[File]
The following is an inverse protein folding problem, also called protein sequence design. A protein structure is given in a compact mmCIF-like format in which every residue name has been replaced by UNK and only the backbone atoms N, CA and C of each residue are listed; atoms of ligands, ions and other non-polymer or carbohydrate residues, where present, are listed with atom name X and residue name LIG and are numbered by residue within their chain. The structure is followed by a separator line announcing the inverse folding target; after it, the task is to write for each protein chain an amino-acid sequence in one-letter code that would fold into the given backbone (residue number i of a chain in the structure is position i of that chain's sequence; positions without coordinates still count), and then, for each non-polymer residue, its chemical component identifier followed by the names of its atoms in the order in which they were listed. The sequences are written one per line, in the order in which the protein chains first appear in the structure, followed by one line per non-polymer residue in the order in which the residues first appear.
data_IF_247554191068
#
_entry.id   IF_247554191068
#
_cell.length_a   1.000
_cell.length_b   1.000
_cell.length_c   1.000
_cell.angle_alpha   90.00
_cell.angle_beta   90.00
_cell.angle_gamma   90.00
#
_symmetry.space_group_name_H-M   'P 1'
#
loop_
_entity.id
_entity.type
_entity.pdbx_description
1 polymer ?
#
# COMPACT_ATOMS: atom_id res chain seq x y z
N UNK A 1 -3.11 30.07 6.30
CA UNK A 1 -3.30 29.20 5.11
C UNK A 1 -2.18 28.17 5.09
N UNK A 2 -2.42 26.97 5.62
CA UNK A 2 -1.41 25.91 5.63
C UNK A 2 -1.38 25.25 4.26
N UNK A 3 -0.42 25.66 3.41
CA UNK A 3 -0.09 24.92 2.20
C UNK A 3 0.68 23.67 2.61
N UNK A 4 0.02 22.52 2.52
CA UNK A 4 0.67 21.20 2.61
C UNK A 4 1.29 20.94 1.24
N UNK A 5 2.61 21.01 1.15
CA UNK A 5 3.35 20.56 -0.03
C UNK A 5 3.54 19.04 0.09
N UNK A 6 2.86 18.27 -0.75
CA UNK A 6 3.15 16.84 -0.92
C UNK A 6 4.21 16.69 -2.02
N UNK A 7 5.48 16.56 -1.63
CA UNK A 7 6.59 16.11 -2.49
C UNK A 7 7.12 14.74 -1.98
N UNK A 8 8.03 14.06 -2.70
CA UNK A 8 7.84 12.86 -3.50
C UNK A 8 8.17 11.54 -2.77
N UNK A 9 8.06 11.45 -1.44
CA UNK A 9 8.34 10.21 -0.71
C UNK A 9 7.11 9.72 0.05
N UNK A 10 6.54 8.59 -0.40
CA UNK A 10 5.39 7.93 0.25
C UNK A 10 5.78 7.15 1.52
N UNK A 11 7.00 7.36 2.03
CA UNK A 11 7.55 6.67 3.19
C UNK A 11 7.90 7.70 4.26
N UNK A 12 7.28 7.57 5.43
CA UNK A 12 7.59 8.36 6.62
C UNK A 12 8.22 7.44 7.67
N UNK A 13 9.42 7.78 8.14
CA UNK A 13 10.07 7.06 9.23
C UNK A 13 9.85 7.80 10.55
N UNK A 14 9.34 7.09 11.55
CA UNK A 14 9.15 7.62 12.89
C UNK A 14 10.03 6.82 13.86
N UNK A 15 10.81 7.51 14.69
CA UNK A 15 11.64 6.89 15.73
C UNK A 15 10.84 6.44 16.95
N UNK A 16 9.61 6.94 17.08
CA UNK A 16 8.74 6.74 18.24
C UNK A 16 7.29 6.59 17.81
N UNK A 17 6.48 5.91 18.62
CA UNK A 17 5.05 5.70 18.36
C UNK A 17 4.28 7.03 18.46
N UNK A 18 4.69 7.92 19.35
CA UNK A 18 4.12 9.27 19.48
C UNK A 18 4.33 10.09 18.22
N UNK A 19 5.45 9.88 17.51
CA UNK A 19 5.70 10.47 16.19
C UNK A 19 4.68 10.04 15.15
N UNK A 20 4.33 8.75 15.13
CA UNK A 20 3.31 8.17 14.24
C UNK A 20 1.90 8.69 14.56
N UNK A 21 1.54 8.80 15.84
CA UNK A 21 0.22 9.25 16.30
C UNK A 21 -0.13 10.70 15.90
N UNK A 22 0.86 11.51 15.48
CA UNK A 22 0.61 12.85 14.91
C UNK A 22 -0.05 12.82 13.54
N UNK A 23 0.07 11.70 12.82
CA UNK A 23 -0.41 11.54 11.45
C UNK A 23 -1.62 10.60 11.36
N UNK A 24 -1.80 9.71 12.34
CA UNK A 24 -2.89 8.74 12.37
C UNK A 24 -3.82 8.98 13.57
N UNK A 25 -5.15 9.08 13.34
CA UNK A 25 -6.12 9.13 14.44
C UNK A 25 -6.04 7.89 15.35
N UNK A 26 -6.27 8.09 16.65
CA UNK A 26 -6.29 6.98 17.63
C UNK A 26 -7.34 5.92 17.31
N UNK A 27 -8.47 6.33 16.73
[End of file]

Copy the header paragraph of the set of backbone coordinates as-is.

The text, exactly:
The following is an inverse protein folding problem, also called protein sequence design. A protein structure is given in a compact mmCIF-like format in which every residue name has been replaced by UNK and only the backbone atoms N, CA and C of each residue are listed; atoms of ligands, ions and other non-polymer or carbohydrate residues, where present, are listed with atom name X and residue name LIG and are numbered by residue within their chain. The structure is followed by a separator line announcing the inverse folding target; after it, the task is to write for each protein chain an amino-acid sequence in one-letter code that would fold into the given backbone (residue number i of a chain in the structure is position i of that chain's sequence; positions without coordinates still count), and then, for each non-polymer residue, its chemical component identifier followed by the names of its atoms in the order in which they were listed. The sequences are written one per line, in the order in which the protein chains first appear in the structure, followed by one line per non-polymer residue in the order in which the residues first appear.